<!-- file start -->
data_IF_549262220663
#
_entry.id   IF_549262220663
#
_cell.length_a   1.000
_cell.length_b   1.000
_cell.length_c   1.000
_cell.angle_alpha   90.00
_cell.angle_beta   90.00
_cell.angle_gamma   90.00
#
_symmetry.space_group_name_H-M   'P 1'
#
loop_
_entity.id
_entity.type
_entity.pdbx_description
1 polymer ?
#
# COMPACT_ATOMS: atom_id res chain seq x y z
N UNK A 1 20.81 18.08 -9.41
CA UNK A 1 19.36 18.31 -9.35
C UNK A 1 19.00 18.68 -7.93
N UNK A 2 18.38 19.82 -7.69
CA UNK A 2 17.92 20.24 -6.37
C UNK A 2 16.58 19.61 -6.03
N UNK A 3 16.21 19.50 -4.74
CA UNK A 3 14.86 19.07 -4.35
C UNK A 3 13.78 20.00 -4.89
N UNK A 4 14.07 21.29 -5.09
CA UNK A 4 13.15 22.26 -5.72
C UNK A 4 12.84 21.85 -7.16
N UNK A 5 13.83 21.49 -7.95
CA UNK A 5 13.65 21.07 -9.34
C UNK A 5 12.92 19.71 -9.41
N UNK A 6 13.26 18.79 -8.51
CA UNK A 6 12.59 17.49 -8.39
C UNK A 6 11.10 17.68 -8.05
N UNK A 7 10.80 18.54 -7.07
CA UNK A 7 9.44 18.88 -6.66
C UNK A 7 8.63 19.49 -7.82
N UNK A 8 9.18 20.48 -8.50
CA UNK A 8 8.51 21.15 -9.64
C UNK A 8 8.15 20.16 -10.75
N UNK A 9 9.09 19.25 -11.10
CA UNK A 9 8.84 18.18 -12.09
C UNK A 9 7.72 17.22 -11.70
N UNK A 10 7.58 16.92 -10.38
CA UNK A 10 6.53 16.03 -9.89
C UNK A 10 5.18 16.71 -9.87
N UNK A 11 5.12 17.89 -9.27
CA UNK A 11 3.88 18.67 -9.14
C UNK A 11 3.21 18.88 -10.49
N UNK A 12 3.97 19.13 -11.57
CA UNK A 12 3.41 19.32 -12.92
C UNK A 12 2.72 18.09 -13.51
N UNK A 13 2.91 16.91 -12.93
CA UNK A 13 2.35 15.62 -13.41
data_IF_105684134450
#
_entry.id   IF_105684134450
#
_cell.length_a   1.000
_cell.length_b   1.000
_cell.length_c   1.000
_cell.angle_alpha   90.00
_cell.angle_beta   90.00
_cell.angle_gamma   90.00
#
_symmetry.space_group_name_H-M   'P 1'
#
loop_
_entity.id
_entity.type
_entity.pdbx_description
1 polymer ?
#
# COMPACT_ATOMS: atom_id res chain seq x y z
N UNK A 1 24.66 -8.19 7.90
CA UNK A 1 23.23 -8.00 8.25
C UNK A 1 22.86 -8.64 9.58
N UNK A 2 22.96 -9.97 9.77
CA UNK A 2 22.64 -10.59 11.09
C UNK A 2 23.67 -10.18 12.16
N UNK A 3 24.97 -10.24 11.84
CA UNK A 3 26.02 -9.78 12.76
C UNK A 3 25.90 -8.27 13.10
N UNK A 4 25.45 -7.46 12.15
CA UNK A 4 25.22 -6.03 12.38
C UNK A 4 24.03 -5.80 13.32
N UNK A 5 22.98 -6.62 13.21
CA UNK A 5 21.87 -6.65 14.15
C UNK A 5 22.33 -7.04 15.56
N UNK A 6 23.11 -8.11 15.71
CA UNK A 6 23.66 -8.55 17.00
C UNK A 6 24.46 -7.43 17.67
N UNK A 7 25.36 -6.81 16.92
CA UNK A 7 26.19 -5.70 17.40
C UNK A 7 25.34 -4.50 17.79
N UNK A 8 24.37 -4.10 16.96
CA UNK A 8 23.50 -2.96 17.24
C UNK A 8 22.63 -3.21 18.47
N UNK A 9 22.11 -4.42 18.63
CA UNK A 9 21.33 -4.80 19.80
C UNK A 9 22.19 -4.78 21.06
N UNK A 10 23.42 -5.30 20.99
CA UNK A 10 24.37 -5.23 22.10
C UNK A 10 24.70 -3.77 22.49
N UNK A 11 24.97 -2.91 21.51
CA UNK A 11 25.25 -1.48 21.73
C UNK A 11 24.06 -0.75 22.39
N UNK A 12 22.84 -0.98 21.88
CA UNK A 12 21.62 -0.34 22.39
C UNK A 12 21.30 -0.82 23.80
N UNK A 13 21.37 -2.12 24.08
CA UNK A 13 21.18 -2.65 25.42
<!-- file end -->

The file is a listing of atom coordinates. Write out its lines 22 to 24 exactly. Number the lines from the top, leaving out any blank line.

CA UNK A 1 19.36 18.31 -9.35
C UNK A 1 19.00 18.68 -7.93
N UNK A 2 18.38 19.82 -7.69